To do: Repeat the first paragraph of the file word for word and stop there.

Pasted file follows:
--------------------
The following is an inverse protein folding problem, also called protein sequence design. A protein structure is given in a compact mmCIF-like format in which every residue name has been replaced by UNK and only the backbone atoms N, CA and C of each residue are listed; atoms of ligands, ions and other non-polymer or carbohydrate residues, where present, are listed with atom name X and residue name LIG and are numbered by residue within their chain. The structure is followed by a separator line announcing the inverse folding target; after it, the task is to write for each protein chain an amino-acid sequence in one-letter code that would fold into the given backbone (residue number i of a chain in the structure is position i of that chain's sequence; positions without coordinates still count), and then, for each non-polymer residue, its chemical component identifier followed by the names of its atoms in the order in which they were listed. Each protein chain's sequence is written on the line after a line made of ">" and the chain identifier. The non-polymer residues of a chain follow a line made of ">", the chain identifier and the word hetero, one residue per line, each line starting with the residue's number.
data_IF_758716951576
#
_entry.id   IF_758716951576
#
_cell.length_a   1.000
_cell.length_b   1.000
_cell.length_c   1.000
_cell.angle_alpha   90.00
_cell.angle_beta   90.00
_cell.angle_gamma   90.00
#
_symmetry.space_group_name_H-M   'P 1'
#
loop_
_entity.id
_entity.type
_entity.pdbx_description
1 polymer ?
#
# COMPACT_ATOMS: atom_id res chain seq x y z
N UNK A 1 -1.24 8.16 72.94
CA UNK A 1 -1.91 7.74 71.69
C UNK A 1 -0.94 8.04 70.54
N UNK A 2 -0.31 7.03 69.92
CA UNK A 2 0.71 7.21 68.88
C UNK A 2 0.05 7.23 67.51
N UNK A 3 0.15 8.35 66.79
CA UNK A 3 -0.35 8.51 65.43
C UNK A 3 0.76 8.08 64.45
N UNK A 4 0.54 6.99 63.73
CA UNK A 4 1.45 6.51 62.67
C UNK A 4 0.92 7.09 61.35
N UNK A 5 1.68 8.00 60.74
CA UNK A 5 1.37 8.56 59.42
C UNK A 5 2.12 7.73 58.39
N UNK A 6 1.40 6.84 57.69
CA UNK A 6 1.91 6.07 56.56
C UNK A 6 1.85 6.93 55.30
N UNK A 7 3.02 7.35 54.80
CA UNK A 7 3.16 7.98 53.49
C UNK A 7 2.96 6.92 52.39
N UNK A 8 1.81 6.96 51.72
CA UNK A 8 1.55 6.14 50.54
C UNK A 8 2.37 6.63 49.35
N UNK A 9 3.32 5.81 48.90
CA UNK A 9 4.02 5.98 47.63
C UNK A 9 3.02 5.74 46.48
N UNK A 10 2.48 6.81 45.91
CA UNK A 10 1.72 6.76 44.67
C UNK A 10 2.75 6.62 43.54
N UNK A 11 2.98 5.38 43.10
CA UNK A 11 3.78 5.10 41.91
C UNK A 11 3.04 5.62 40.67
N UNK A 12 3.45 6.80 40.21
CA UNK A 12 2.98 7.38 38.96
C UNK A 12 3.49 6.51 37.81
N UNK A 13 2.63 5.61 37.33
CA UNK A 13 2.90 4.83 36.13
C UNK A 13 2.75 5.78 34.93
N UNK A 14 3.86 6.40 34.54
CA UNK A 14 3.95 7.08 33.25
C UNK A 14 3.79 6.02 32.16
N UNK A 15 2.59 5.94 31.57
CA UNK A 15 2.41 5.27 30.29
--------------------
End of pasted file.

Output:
The following is an inverse protein folding problem, also called protein sequence design. A protein structure is given in a compact mmCIF-like format in which every residue name has been replaced by UNK and only the backbone atoms N, CA and C of each residue are listed; atoms of ligands, ions and other non-polymer or carbohydrate residues, where present, are listed with atom name X and residue name LIG and are numbered by residue within their chain. The structure is followed by a separator line announcing the inverse folding target; after it, the task is to write for each protein chain an amino-acid sequence in one-letter code that would fold into the given backbone (residue number i of a chain in the structure is position i of that chain's sequence; positions without coordinates still count), and then, for each non-polymer residue, its chemical component identifier followed by the names of its atoms in the order in which they were listed. Each protein chain's sequence is written on the line after a line made of ">" and the chain identifier. The non-polymer residues of a chain follow a line made of ">", the chain identifier and the word hetero, one residue per line, each line starting with the residue's number.